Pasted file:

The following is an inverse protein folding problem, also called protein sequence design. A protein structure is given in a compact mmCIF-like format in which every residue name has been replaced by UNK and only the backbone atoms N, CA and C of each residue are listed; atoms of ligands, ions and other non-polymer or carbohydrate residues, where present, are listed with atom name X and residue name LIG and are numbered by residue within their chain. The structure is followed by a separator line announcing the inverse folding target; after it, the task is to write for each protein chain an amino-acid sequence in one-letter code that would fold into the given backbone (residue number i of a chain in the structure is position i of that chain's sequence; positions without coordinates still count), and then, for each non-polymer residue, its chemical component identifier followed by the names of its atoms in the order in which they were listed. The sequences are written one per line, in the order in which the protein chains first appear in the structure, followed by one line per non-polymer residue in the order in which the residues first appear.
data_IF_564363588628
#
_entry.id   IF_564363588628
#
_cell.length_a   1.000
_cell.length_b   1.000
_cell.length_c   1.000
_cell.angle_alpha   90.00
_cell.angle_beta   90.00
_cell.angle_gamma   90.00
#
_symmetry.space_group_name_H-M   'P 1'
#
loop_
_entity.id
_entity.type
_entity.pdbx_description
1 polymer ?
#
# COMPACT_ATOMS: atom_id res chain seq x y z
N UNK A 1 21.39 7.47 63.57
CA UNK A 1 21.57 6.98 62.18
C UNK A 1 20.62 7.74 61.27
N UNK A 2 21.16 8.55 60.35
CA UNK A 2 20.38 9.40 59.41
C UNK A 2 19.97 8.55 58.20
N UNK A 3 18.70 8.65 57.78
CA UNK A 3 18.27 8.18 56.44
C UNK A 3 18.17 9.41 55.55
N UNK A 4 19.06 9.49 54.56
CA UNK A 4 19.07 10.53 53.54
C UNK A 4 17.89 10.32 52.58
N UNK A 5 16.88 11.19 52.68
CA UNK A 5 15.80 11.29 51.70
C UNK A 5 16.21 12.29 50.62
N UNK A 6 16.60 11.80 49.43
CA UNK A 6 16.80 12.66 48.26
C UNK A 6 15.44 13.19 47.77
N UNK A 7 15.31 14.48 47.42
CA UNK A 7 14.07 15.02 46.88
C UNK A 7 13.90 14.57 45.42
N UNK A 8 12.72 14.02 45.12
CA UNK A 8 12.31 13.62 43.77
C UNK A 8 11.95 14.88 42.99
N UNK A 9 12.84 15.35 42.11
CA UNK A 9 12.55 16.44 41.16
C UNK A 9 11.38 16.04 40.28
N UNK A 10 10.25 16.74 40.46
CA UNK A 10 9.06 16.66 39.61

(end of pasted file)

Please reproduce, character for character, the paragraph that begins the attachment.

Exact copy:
The following is an inverse protein folding problem, also called protein sequence design. A protein structure is given in a compact mmCIF-like format in which every residue name has been replaced by UNK and only the backbone atoms N, CA and C of each residue are listed; atoms of ligands, ions and other non-polymer or carbohydrate residues, where present, are listed with atom name X and residue name LIG and are numbered by residue within their chain. The structure is followed by a separator line announcing the inverse folding target; after it, the task is to write for each protein chain an amino-acid sequence in one-letter code that would fold into the given backbone (residue number i of a chain in the structure is position i of that chain's sequence; positions without coordinates still count), and then, for each non-polymer residue, its chemical component identifier followed by the names of its atoms in the order in which they were listed. The sequences are written one per line, in the order in which the protein chains first appear in the structure, followed by one line per non-polymer residue in the order in which the residues first appear.